Sedimentary Utah

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About 30 miles south of Vernal, Utah, in the midst of a maze of gas and oil fields, lay the ten-acre Fantasy Canyon, an area of unique 40-50 million year old erosional features within the Uinta Basin located on what was the eastern shore of Lake Uinta, now dry, but once nearly 150 miles wide and half a mile deep. (1/3)

©Rich Beckman

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About 30 miles south of Vernal, Utah, in the midst of a maze of gas and oil fields, lay the ten-acre Fantasy Canyon, an area of unique 40-50 million year old erosional features within the Uinta Basin located on what was the eastern shore of Lake Uinta, now dry, but once nearly 150 miles wide and half a mile deep. (2/3)

©Rich Beckman

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About 30 miles south of Vernal, Utah, in the midst of a maze of gas and oil fields, lay the ten-acre Fantasy Canyon, an area of unique 40-50 million year old erosional features within the Uinta Basin located on what was the eastern shore of Lake Uinta, now dry, but once nearly 150 miles wide and half a mile deep. (3/3)

©Rich Beckman

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In April 1929, shortly after his inauguration, President Herbert Hoover signed a presidential proclamation reserving 1,920 acres in the Windows and 2,600 acres in the Devils Garden to establish Arches National Monument. The Park’s boundaries have been expanded several times since then and in 1971, Congress changed the status of Arches to a National Park. The Park contains the world's largest concentration of natural Navajo and Entrada Sandstone arches. In Desert Solitaire: A Season in the Wilderness, Ed Abbey recounts the two seasons (1956 and 1957) he worked as a park ranger at Arches. (1/5)

©Rich Beckman

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In April 1929, shortly after his inauguration, President Herbert Hoover signed a presidential proclamation reserving 1,920 acres in the Windows and 2,600 acres in the Devils Garden to establish Arches National Monument. The Park’s boundaries have been expanded several times since then and in 1971, Congress changed the status of Arches to a National Park. The Park contains the world's largest concentration of natural Navajo and Entrada Sandstone arches. In Desert Solitaire: A Season in the Wilderness, Ed Abbey recounts the two seasons (1956 and 1957) he worked as a park ranger at Arches. (2/5)

©Rich Beckman

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In April 1929, shortly after his inauguration, President Herbert Hoover signed a presidential proclamation reserving 1,920 acres in the Windows and 2,600 acres in the Devils Garden to establish Arches National Monument. The Park’s boundaries have been expanded several times since then and in 1971, Congress changed the status of Arches to a National Park. The Park contains the world's largest concentration of natural Navajo and Entrada Sandstone arches. In Desert Solitaire: A Season in the Wilderness, Ed Abbey recounts the two seasons (1956 and 1957) he worked as a park ranger at Arches. (3/5)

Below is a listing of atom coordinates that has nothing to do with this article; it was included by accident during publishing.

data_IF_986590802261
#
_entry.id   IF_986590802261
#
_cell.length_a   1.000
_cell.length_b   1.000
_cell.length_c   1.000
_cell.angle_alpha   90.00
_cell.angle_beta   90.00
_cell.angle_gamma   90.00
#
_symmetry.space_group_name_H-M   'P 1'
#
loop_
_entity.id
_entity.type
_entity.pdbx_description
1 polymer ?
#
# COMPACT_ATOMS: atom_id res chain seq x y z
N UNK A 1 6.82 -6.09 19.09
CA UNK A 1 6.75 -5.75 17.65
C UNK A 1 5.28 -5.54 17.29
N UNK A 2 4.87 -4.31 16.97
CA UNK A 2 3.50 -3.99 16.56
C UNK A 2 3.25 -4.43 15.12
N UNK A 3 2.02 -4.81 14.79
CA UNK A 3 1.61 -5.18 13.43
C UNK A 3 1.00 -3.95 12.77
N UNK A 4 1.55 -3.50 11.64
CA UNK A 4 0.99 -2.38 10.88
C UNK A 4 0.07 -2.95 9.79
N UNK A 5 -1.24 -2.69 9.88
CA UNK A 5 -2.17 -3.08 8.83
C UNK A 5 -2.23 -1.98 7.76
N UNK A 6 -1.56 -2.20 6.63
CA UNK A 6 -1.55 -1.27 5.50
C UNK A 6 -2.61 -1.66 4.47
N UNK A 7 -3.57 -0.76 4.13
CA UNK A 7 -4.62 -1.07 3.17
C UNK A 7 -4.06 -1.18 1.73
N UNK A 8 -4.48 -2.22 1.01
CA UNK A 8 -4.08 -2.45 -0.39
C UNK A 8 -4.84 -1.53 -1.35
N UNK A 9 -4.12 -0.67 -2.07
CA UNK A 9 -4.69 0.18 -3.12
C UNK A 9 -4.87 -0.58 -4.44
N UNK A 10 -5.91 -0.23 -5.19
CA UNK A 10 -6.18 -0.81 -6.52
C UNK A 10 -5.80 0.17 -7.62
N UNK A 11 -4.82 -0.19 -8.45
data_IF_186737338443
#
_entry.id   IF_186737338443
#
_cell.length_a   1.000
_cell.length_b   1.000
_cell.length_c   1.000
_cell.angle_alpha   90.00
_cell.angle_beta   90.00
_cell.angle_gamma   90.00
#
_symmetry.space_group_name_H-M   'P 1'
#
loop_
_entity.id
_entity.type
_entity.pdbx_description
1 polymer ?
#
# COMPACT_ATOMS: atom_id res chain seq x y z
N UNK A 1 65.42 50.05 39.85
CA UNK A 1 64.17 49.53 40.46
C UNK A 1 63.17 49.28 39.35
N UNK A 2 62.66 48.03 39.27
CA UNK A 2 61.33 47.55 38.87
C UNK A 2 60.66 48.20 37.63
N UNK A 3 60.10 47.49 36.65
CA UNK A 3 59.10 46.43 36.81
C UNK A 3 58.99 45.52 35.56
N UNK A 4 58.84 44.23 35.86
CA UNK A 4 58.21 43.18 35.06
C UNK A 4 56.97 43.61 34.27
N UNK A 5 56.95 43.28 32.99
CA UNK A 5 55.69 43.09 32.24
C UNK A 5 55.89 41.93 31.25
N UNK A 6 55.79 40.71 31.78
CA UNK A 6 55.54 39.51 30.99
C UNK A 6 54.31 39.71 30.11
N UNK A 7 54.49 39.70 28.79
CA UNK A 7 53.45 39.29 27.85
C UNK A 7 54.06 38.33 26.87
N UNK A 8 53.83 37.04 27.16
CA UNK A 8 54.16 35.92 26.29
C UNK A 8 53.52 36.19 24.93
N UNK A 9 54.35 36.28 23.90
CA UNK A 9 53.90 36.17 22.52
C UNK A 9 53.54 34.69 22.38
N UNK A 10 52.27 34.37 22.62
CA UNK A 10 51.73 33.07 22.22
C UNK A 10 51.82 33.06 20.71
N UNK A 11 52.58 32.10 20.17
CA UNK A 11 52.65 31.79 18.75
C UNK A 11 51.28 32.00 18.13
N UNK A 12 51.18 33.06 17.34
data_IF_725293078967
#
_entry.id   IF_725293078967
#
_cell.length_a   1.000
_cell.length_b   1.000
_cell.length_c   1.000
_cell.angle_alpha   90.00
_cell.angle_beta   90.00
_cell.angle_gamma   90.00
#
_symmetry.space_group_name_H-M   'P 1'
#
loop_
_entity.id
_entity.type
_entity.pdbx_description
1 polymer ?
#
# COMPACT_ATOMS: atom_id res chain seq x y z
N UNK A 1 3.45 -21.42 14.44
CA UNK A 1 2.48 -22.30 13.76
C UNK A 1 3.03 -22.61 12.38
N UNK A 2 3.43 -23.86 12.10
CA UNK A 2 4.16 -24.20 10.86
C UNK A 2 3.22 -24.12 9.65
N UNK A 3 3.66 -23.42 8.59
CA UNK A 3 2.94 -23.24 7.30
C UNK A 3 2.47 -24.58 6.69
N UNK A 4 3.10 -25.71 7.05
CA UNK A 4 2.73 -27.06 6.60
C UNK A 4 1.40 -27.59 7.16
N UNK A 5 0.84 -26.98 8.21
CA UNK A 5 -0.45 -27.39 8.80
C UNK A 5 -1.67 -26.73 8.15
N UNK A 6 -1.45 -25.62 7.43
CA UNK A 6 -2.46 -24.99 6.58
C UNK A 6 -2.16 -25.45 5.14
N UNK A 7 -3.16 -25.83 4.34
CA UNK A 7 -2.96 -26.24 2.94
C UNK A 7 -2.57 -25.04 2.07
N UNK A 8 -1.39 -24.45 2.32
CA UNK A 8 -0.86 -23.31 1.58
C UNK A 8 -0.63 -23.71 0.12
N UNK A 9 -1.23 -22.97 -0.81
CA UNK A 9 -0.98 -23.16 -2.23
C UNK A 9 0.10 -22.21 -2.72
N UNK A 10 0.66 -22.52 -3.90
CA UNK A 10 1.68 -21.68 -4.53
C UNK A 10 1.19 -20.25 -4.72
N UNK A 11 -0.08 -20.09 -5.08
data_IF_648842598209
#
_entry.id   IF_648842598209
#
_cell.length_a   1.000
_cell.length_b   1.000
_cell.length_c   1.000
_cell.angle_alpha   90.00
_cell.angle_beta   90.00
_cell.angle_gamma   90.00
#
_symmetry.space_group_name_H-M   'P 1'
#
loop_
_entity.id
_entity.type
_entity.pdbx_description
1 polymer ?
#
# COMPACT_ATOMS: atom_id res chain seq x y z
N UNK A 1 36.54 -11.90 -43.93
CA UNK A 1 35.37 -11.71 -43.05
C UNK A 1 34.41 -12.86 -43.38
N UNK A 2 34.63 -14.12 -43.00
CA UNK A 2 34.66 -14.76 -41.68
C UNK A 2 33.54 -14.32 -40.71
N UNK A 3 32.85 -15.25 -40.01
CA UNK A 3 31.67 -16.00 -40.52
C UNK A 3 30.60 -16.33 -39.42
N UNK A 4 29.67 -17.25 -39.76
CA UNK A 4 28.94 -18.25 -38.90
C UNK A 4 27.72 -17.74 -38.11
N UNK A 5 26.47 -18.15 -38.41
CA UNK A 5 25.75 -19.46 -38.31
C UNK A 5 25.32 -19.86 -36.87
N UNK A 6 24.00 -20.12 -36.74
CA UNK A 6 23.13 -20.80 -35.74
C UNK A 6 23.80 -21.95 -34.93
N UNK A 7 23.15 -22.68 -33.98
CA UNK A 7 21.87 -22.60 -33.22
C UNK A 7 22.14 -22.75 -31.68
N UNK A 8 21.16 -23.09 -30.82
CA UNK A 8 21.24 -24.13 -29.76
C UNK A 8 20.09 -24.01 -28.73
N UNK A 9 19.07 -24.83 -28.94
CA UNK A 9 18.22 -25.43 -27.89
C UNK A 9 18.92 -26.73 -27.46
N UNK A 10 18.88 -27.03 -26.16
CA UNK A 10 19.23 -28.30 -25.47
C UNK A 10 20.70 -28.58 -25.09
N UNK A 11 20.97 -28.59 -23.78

©Rich Beckman

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In April 1929, shortly after his inauguration, President Herbert Hoover signed a presidential proclamation reserving 1,920 acres in the Windows and 2,600 acres in the Devils Garden to establish Arches National Monument. The Park’s boundaries have been expanded several times since then and in 1971, Congress changed the status of Arches to a National Park. The Park contains the world's largest concentration of natural Navajo and Entrada Sandstone arches. In Desert Solitaire: A Season in the Wilderness, Ed Abbey recounts the two seasons (1956 and 1957) he worked as a park ranger at Arches. (4/5)

©Rich Beckman

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In April 1929, shortly after his inauguration, President Herbert Hoover signed a presidential proclamation reserving 1,920 acres in the Windows and 2,600 acres in the Devils Garden to establish Arches National Monument. The Park’s boundaries have been expanded several times since then and in 1971, Congress changed the status of Arches to a National Park. The Park contains the world's largest concentration of natural Navajo and Entrada Sandstone arches. In Desert Solitaire: A Season in the Wilderness, Ed Abbey recounts the two seasons (1956 and 1957) he worked as a park ranger at Arches. (5/5)

©Rich Beckman

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Mesa Arch is in the Island in the Sky District of Canyonlands National Park. The Island in the Sky sits atop a massive 1500-foot mesa, above where the Colorado and Green Rivers wind through the heart of Canyonlands, cutting through layered sandstone to form two deep canyons. Established in 1964, the Park’s original boundaries reflect the result of political compromise. A proposal involving the redesignation of federal lands already held by the National Park Service, the Bureau of Land Management, and the Forest Service; and the acquisition of the Dugout Ranch, owned by The Nature Conservancy, and Utah state trust lands has been proposed.

©Rich Beckman